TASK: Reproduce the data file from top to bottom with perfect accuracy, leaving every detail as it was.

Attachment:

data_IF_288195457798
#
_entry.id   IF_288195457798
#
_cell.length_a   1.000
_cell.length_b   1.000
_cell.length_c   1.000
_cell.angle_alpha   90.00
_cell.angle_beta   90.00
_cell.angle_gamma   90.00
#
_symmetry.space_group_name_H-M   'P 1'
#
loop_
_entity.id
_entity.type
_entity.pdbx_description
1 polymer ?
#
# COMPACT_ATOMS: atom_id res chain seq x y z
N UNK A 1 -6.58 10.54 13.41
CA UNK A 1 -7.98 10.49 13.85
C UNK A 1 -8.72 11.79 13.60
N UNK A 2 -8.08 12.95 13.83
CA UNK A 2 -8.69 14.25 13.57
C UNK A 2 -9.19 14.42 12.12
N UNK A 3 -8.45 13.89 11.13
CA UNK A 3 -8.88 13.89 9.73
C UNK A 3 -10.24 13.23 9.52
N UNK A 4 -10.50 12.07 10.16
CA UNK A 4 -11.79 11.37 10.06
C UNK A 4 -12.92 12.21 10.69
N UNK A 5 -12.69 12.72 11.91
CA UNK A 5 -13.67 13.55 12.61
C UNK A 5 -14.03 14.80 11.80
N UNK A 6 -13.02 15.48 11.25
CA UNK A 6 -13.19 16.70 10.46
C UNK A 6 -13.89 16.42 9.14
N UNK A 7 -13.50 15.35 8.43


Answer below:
data_IF_288195457798
#
_entry.id   IF_288195457798
#
_cell.length_a   1.000
_cell.length_b   1.000
_cell.length_c   1.000
_cell.angle_alpha   90.00
_cell.angle_beta   90.00
_cell.angle_gamma   90.00
#
_symmetry.space_group_name_H-M   'P 1'
#
loop_
_entity.id
_entity.type
_entity.pdbx_description
1 polymer ?
#
# COMPACT_ATOMS: atom_id res chain seq x y z
N UNK A 1 -6.58 10.54 13.41
CA UNK A 1 -7.98 10.49 13.85
C UNK A 1 -8.72 11.79 13.60
N UNK A 2 -8.08 12.95 13.83
CA UNK A 2 -8.69 14.25 13.57
C UNK A 2 -9.19 14.42 12.12
N UNK A 3 -8.45 13.89 11.13
CA UNK A 3 -8.88 13.89 9.73
C UNK A 3 -10.24 13.23 9.52
N UNK A 4 -10.50 12.07 10.16
CA UNK A 4 -11.79 11.37 10.06
C UNK A 4 -12.92 12.21 10.69
N UNK A 5 -12.69 12.72 11.91
CA UNK A 5 -13.67 13.55 12.61
C UNK A 5 -14.03 14.80 11.80
N UNK A 6 -13.02 15.48 11.25
CA UNK A 6 -13.19 16.70 10.46
C UNK A 6 -13.89 16.42 9.14
N UNK A 7 -13.50 15.35 8.43